Lisa Best
Anderson College of Business and Computing, Regis University

Abenicio D. Rael
President’s Office, Front Range Community College

Michael A. Schulman
Academic and Student Affairs, Colorado Community College System

Jennifer Sobanet
Administration and Strategy, University of Colorado Denver


Three public educational institutions located on the east coast share a campus: a STEM high school, a community college, and a university. The institutions serve over 50,000 people per day. Each institution has its own budget, federal, state, and local funding sources, employees, and students. However, the institutions share financial responsibilities for common campus necessities, such as parking, grounds maintenance, police protection, and physical plant operations. The campus is led by a chief executive officer who manages the campus with a $20 million budget funded annually by the institutions. Due to the 2008 recession, student enrollment increased dramatically placing significant demand on facilities. In addition, the state has modified its funding formulas to reward higher education institutions that graduate students with two- and four-year degrees with a focus on underrepresented groups. The biweekly meetings, designed to plan for an expansion of the campus, have become unproductive. However, decisions must be made to ensure the financial and physical health of the campus to better serve the employees and students who work and learn at the institutions.

Keywords: agreement, buildings, campus, culture, degrees, enrollment, expansion, facilities, funding, institutions, leaders, physical plant, shared facilities, underrepresented

Cite as: Best, L., Rael, A. D., Schulman, M. A., & Sobanet, J. (2021). The Learning District: State and local pressures experienced by a shared campus. Cases on Leadership for Equity and Justice in Higher Education, 2021(2).

Case Narrative

In a large city on the east coast, three public educational institutions share a physical campus located in an urban environment. The educational institutions are Wally Kravitz High School for Science and Technology (Wally), Mid-Atlantic Junior College (MAJC) and James Mason University (JMU). Wally is a STEM-focused high school led by a Principal Pat Bilby, MAJC is a community college led by President Leslie Rodizio, and JMU is a university led by President Jamie Cardoza.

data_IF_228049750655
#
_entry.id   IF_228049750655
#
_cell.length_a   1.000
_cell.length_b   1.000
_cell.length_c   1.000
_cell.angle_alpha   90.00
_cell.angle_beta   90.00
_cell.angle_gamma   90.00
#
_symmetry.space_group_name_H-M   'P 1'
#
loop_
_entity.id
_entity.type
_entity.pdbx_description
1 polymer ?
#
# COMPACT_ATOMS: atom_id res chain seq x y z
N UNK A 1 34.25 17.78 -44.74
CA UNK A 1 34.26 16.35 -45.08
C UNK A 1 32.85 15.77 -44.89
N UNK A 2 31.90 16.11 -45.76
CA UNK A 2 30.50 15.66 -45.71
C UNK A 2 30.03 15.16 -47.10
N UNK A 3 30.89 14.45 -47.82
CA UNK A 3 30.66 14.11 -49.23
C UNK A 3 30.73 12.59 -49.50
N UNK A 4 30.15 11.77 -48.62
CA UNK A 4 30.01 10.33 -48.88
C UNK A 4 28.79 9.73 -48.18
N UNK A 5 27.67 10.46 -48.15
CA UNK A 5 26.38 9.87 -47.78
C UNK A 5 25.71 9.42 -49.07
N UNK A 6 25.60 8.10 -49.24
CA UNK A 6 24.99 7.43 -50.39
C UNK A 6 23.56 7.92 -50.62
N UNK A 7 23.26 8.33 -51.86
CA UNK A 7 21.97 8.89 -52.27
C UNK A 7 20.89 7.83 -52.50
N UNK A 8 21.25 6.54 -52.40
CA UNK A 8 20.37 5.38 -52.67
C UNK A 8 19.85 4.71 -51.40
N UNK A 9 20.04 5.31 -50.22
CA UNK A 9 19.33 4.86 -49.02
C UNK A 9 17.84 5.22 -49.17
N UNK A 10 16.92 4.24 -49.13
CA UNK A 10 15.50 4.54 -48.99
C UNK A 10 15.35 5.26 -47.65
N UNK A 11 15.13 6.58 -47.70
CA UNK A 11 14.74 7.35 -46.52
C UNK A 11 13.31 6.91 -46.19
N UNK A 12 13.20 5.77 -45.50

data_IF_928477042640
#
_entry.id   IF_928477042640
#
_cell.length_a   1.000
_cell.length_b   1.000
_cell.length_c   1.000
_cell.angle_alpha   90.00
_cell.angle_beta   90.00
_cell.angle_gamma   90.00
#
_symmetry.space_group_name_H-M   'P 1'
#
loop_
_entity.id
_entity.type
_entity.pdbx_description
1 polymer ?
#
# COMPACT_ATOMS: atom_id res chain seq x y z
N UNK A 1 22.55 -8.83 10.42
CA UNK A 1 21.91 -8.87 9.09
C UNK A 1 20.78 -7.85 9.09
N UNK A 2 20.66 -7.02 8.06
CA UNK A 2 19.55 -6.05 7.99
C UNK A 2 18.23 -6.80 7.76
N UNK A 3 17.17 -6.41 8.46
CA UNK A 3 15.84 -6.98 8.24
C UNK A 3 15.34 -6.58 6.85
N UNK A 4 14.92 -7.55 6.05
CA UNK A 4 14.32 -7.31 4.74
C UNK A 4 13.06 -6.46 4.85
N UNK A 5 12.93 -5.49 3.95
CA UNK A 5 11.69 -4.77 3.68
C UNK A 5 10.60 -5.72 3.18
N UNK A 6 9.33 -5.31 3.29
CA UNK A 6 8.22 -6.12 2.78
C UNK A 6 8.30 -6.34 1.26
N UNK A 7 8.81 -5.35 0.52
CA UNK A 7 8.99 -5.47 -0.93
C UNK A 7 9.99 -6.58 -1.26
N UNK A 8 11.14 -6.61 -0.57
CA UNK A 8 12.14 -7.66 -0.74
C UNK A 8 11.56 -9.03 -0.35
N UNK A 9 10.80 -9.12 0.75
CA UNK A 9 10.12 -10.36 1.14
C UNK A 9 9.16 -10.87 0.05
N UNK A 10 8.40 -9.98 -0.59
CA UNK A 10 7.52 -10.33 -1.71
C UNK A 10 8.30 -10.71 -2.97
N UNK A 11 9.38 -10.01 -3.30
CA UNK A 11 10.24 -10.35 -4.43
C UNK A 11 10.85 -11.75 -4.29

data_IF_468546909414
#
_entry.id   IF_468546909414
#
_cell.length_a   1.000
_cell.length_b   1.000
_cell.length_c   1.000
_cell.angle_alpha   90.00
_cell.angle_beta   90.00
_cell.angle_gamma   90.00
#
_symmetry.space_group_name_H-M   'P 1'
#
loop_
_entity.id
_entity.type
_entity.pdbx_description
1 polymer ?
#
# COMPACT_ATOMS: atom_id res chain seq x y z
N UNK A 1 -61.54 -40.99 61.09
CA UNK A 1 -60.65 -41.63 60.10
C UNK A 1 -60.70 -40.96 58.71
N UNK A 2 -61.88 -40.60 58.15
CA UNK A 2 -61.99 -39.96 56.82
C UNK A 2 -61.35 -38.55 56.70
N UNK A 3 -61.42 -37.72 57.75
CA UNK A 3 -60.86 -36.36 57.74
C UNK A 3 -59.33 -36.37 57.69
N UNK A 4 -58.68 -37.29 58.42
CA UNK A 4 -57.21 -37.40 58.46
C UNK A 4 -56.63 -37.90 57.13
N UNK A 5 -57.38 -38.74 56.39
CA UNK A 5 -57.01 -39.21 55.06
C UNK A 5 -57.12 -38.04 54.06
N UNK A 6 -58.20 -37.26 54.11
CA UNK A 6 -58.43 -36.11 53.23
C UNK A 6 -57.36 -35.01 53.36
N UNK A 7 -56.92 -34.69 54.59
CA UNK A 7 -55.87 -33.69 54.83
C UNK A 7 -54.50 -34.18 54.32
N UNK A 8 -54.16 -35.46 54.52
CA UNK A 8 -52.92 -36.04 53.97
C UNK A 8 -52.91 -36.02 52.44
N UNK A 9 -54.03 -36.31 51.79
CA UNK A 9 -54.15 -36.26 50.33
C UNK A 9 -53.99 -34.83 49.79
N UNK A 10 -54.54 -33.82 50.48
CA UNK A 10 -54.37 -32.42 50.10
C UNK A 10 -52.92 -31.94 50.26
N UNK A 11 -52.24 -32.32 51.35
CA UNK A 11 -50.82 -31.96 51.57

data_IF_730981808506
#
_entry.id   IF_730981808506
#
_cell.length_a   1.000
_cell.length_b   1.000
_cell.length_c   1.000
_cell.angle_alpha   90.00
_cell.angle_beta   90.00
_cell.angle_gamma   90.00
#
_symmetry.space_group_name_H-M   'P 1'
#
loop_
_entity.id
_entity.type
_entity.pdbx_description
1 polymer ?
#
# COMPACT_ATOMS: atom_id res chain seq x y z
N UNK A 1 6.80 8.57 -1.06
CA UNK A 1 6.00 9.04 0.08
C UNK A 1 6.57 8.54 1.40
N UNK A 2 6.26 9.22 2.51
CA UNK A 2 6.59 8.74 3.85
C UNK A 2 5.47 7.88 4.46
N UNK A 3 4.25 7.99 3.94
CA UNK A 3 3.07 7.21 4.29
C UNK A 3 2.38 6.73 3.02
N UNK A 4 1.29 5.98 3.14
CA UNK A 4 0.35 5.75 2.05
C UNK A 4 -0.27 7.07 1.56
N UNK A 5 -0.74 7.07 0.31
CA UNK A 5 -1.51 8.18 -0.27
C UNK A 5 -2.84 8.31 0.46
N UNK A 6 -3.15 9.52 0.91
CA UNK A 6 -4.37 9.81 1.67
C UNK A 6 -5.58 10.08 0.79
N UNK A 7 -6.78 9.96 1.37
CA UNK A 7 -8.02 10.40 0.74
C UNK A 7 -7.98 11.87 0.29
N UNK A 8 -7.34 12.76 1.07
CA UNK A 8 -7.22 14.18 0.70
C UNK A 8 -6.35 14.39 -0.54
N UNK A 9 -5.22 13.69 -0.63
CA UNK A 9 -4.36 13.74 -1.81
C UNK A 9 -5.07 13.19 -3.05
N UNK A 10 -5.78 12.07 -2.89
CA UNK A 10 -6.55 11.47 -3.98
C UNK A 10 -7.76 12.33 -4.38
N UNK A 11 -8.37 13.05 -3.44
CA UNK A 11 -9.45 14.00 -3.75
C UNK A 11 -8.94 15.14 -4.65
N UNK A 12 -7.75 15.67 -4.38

Each institution has its own governance structure. The high school reports to the local school district, the community college is managed by a state governor-appointed Board of Trustees, and the university is directed by a publicly elected Board of Governors. Each educational institution has separate budgets, funding, employees, and students. However, they all share the physical plant of the campus and must agree to fund all maintenance, renovations, and expansions. The two higher education institutions often compete for the same students, which puts pressure on the high school.

The physical campus, called The Learning District (TLD), is led by the campus Chief Executive Officer (CEO), Robin Singh, who reports to a governor-appointed board separate from the three institutional governing boards.

The public campus serves over 50,000 people daily and is managed and maintained by the CEO, with a $20 million operating budget funded annually by the three institutions. Robin’s oversight involves the lecture halls, library, student center, gymnasium, parking structures, common areas, outdoor spaces, landscaping, and security protection. The CEO also manages all campus events, provides a child-care facility for the employees and students, connects the campus to the urban community surrounding it, and creates a vision for further development of the shared facilities.

Each educational institution’s mission is closely related, which causes frustrations for the three leaders who feel they are in an unfair situation as the state encourages mission overlap and sharing of resources to minimize state funding. These institutions did not choose to co-locate on this campus, but because of decades of history and decisions made by past elected officials, the institutions must remain co-located. The leaders of the educational institutions have had collegial working relationships, but over the years the relationships have deteriorated.